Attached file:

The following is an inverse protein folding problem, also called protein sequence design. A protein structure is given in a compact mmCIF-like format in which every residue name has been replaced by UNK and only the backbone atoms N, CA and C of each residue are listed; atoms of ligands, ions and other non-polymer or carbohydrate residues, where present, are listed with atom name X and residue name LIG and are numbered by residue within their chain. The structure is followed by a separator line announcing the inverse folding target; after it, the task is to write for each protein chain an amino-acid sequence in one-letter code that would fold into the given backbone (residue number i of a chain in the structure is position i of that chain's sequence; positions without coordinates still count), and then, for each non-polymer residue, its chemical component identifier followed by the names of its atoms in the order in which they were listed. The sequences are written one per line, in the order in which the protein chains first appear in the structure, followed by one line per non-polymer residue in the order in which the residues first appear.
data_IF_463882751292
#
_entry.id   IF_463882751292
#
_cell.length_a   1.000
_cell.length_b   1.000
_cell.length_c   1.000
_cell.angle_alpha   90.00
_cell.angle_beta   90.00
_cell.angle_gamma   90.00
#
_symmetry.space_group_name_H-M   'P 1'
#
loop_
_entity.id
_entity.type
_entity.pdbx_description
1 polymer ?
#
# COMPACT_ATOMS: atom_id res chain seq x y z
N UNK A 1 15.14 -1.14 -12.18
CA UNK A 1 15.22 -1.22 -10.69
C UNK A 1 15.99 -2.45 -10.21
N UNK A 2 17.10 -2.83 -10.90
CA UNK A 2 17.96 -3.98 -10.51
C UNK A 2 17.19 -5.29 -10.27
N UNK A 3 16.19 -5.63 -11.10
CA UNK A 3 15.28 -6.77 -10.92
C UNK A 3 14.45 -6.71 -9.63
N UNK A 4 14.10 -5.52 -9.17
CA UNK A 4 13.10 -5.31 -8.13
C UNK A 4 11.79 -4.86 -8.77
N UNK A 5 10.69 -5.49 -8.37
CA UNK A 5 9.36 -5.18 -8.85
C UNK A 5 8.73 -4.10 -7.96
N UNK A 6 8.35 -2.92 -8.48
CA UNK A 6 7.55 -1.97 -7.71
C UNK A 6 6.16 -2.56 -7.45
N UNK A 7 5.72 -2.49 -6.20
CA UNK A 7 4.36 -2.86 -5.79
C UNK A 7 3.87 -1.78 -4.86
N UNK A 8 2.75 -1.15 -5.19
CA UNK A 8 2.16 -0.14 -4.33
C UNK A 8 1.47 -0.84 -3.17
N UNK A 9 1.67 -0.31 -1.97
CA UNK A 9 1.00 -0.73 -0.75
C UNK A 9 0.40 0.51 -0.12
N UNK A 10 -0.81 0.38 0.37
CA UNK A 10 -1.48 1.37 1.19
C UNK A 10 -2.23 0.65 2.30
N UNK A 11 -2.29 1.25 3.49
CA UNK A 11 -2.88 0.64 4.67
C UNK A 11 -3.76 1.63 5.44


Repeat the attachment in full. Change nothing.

The following is an inverse protein folding problem, also called protein sequence design. A protein structure is given in a compact mmCIF-like format in which every residue name has been replaced by UNK and only the backbone atoms N, CA and C of each residue are listed; atoms of ligands, ions and other non-polymer or carbohydrate residues, where present, are listed with atom name X and residue name LIG and are numbered by residue within their chain. The structure is followed by a separator line announcing the inverse folding target; after it, the task is to write for each protein chain an amino-acid sequence in one-letter code that would fold into the given backbone (residue number i of a chain in the structure is position i of that chain's sequence; positions without coordinates still count), and then, for each non-polymer residue, its chemical component identifier followed by the names of its atoms in the order in which they were listed. The sequences are written one per line, in the order in which the protein chains first appear in the structure, followed by one line per non-polymer residue in the order in which the residues first appear.
data_IF_463882751292
#
_entry.id   IF_463882751292
#
_cell.length_a   1.000
_cell.length_b   1.000
_cell.length_c   1.000
_cell.angle_alpha   90.00
_cell.angle_beta   90.00
_cell.angle_gamma   90.00
#
_symmetry.space_group_name_H-M   'P 1'
#
loop_
_entity.id
_entity.type
_entity.pdbx_description
1 polymer ?
#
# COMPACT_ATOMS: atom_id res chain seq x y z
N UNK A 1 15.14 -1.14 -12.18
CA UNK A 1 15.22 -1.22 -10.69
C UNK A 1 15.99 -2.45 -10.21
N UNK A 2 17.10 -2.83 -10.90
CA UNK A 2 17.96 -3.98 -10.51
C UNK A 2 17.19 -5.29 -10.27
N UNK A 3 16.19 -5.63 -11.10
CA UNK A 3 15.28 -6.77 -10.92
C UNK A 3 14.45 -6.71 -9.63
N UNK A 4 14.10 -5.52 -9.17
CA UNK A 4 13.10 -5.31 -8.13
C UNK A 4 11.79 -4.86 -8.77
N UNK A 5 10.69 -5.49 -8.37
CA UNK A 5 9.36 -5.18 -8.85
C UNK A 5 8.73 -4.10 -7.96
N UNK A 6 8.35 -2.92 -8.48
CA UNK A 6 7.55 -1.97 -7.71
C UNK A 6 6.16 -2.56 -7.45
N UNK A 7 5.72 -2.49 -6.20
CA UNK A 7 4.36 -2.86 -5.79
C UNK A 7 3.87 -1.78 -4.86
N UNK A 8 2.75 -1.15 -5.19
CA UNK A 8 2.16 -0.14 -4.33
C UNK A 8 1.47 -0.84 -3.17
N UNK A 9 1.67 -0.31 -1.97
CA UNK A 9 1.00 -0.73 -0.75
C UNK A 9 0.40 0.51 -0.12
N UNK A 10 -0.81 0.38 0.37
CA UNK A 10 -1.48 1.37 1.19
C UNK A 10 -2.23 0.65 2.30
N UNK A 11 -2.29 1.25 3.49
CA UNK A 11 -2.88 0.64 4.67
C UNK A 11 -3.76 1.63 5.44